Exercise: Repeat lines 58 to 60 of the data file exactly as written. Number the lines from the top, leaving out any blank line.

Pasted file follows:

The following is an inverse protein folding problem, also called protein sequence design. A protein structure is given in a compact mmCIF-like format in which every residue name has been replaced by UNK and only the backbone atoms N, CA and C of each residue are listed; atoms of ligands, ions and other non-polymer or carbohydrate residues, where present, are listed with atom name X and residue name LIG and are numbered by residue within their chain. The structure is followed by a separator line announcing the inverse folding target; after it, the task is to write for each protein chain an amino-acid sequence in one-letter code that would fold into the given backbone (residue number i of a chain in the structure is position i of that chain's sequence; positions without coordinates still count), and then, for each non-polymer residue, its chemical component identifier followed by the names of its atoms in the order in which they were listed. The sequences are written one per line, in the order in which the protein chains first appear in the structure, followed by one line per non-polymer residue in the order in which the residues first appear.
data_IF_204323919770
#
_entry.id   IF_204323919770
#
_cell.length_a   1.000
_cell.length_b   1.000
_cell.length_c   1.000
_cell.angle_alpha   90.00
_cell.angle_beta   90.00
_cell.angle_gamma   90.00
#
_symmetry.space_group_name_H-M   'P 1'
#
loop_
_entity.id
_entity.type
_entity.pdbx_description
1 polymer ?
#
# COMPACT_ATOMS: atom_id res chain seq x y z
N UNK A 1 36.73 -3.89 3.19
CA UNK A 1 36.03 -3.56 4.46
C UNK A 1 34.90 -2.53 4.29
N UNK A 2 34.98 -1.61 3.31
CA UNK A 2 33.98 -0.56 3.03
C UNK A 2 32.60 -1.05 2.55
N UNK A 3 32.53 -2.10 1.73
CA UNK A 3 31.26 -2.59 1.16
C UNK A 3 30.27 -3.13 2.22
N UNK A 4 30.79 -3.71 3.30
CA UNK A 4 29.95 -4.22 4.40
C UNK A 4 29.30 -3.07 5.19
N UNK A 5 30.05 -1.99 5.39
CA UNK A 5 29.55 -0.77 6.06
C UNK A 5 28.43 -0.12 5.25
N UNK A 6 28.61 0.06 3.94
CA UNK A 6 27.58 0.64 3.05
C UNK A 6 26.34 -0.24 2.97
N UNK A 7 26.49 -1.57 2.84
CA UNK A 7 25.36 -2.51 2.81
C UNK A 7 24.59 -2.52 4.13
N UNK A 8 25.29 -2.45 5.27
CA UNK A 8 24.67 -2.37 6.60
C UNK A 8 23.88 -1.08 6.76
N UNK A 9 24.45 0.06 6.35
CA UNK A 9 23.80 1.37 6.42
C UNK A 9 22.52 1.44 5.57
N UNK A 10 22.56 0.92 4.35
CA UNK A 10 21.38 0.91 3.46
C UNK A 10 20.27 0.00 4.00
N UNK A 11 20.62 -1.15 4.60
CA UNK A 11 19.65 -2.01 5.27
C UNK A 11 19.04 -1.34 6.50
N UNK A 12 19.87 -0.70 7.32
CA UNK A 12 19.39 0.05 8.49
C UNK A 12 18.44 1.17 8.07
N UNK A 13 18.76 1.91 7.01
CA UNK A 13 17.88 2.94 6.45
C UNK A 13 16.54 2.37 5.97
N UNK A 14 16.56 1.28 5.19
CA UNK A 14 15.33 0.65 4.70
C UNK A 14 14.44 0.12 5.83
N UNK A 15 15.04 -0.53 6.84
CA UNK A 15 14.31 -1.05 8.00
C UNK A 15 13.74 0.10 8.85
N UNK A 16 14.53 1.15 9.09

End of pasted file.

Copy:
N UNK A 13 18.76 1.91 7.01
CA UNK A 13 17.88 2.94 6.45
C UNK A 13 16.54 2.37 5.97